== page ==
Oncology and Pathology Expert Witness Testimony Allowed, Says Ninth Circuit

A district court excluded the testimony of an oncology and pathology expert witness and granted summary judgment in favor of the defendant.  The plaintiff appealed and the circuit court reversed the district court opinion.

Facts:  This case (Wendell v. GlaxoSmithKline LLC – United States Court of Appeals For the Ninth Circuit – June 2nd, 2017), an appeal from a decision of the district court, involves the death of Maxx Wendell of Hepatosplenic T-cell lymphoma (HSTCL).  Wendell’s parents sued the manufacturer of drugs that Maxx was taking to treat inflammatory bowel disease.  The plaintiffs argued that the drugs caused Maxx to develop HSTCL and that the drug manufacturers and distributors did not provide adequate warnings of the risks of these drugs.  To help prove their case, the plaintiffs hired Dr. Andrei Shustov (Oncology Expert Witness) and Dr. Dennis Weisenburger (Pathology Expert Witness).  The district court granted summary judgment in favor of the defendants because the testimony from these experts was not reliable and, therefore, not admissible.  The plaintiffs have appealed the decision of the district court.

Discussion:  The district court first opined that the experts developed their opinions for the litigation only and did not conduct any independent research on the connection between 6-MP and anti-TNF drugs and HSTCL .  In addition, the court indicated that the experts conceded that their opinions would not satisfy the standards needed to publish their findings in a peer reviewed medical journal.  These issues were pieces of the reasoning behind the court’s exclusion of their expert witness testimony.

In addition, the district court ruled that the absence of epidemiological or animal studies showing a link between HSTCK and 6MP and anti-TNF drugs undermined the methodology used by the experts.  The court went on to say that without reliable evidence of a link between the drugs and the disease, the experts could not eliminate other possible causes of Maxx’s HSTCL.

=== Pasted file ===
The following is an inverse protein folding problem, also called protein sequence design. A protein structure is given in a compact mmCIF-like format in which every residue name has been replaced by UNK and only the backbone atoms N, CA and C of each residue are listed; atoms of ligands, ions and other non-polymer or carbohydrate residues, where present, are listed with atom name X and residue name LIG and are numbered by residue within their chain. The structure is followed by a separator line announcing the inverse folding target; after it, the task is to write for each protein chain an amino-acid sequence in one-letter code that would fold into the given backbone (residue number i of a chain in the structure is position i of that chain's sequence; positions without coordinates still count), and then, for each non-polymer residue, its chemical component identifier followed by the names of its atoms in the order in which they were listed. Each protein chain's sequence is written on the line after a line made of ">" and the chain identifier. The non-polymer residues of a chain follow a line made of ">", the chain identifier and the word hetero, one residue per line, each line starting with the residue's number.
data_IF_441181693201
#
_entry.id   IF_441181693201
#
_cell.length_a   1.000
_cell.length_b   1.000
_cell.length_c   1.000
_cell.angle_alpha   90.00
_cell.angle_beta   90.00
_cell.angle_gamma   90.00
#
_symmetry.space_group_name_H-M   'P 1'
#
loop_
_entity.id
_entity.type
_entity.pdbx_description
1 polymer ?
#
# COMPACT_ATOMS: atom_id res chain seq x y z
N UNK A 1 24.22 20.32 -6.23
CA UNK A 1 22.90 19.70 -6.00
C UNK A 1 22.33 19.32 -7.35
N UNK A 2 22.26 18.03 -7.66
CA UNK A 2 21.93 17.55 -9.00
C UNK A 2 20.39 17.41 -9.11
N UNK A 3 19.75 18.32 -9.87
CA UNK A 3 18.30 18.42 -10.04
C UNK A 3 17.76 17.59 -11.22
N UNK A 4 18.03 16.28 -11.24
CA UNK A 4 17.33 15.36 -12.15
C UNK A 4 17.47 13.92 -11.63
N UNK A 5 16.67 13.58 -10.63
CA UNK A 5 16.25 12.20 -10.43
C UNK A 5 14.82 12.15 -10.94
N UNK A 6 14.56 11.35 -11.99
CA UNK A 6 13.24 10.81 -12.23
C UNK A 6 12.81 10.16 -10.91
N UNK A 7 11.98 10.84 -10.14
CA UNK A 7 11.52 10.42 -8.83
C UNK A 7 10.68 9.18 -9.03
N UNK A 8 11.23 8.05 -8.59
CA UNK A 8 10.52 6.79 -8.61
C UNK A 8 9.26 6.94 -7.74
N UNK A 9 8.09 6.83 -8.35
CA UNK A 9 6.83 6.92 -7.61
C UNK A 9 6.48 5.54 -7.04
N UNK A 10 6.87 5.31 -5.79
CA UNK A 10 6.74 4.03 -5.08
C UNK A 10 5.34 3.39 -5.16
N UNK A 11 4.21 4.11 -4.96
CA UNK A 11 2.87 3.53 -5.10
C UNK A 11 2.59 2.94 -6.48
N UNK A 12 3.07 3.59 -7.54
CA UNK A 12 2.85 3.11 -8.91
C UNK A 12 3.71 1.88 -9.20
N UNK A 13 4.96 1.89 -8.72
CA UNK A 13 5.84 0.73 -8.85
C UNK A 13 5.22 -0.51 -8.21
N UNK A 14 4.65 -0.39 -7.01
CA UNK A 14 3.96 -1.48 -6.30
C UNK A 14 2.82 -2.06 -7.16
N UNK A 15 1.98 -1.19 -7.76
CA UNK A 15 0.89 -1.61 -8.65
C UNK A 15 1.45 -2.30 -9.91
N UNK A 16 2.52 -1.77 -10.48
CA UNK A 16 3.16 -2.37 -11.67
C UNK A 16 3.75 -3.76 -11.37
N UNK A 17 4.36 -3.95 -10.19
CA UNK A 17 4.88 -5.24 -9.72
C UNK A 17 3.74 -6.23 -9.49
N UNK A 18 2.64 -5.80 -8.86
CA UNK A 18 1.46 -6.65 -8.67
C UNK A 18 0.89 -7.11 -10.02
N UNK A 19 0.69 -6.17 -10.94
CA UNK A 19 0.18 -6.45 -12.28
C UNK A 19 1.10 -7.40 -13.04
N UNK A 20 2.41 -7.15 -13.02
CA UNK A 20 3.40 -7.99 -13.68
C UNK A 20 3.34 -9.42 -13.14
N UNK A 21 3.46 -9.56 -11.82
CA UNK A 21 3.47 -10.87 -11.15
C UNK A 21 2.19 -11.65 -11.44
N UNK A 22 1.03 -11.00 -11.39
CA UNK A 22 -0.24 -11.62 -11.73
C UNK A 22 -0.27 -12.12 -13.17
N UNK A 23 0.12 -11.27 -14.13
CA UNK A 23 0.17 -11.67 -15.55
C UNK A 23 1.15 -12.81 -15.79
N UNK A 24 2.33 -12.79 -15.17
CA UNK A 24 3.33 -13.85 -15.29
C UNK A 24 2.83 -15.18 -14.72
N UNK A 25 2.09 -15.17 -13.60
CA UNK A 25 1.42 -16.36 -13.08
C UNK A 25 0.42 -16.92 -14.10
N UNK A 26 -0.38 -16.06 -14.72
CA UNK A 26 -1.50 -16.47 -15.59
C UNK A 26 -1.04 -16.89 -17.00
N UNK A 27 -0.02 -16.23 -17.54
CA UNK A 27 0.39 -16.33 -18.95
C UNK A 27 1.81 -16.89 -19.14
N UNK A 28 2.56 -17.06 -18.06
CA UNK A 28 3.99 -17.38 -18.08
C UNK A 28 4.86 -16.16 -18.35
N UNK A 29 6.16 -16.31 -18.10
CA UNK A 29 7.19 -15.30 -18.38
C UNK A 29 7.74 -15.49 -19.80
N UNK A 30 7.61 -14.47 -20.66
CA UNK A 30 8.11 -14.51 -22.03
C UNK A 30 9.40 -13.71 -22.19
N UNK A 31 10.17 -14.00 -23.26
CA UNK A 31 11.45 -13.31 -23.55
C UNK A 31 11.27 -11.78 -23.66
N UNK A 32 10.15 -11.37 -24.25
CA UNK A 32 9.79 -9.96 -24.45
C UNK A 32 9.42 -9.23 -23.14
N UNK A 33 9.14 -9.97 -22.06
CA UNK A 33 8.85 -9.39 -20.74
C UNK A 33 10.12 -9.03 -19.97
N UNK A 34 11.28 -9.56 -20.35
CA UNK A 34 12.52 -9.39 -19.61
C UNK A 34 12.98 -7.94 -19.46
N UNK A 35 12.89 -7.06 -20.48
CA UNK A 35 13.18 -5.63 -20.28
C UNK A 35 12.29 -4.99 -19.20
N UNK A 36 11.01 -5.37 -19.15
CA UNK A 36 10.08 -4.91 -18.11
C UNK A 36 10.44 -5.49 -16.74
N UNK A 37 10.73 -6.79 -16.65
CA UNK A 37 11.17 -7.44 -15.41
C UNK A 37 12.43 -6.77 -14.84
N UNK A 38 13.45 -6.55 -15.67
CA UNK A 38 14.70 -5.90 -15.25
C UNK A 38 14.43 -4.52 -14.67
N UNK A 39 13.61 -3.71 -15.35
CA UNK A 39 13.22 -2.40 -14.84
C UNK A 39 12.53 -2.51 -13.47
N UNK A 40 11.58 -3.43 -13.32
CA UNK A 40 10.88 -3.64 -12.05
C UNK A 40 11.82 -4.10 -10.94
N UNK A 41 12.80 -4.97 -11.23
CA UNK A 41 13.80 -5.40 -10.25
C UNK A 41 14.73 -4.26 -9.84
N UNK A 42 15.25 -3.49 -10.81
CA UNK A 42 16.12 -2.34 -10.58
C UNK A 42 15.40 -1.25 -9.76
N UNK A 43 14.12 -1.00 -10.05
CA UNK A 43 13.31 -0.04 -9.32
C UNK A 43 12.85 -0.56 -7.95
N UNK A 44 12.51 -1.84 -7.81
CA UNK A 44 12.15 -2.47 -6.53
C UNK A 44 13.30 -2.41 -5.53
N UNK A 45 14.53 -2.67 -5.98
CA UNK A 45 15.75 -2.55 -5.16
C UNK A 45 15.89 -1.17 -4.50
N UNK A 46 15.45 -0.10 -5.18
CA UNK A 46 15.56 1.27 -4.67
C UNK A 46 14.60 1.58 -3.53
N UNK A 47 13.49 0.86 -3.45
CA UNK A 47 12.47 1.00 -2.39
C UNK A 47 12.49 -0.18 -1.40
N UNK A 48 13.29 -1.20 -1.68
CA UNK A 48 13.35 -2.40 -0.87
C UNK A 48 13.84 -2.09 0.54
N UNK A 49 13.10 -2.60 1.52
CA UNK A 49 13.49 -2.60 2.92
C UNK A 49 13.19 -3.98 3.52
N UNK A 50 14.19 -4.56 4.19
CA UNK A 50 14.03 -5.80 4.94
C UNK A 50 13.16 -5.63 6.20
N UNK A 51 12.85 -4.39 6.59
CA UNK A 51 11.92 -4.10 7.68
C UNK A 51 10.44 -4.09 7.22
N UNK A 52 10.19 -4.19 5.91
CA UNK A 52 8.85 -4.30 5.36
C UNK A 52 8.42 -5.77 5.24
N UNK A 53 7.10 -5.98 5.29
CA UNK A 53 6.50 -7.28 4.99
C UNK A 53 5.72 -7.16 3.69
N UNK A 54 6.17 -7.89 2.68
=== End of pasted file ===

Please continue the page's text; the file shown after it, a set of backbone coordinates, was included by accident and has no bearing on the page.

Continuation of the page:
Last, the district court opined that the studies cited by both experts did not show that the combination of drugs taken by Maxx actually causes HSTCL.

The appeals court, however, concluded that the district court erred when it excluded the testimony of the two experts.  The court stated that the court looked too narrowly and at each individual issue and did not look at a broader picture of the overall methodology.  In addition, the district court ignored the experience of the experts, their citation of a variety of literature, and a review of Maxx’s medical history and records.  In addition, the district court did not look at the fundamental importance of utilizing differential diagnosis.  Also, the court overemphasized the following:  1) That the experts did not base their opinions on independent research and 2) That the experts did not cite any epidemiological studies.

The current court stated that the experts are highly qualified doctors, employed sound methods to reach their conclusions, and their proposed testimony was sufficiently reliable in that that the should have been allowed to testify under Daubert.

Last, the court maintained that any arguments on the reliability of the testimony should be determined my a jury.

Conclusion:  The opinion of the district court excluding the expert witness testimony of Drs. Shustov and Weisenburger was reversed.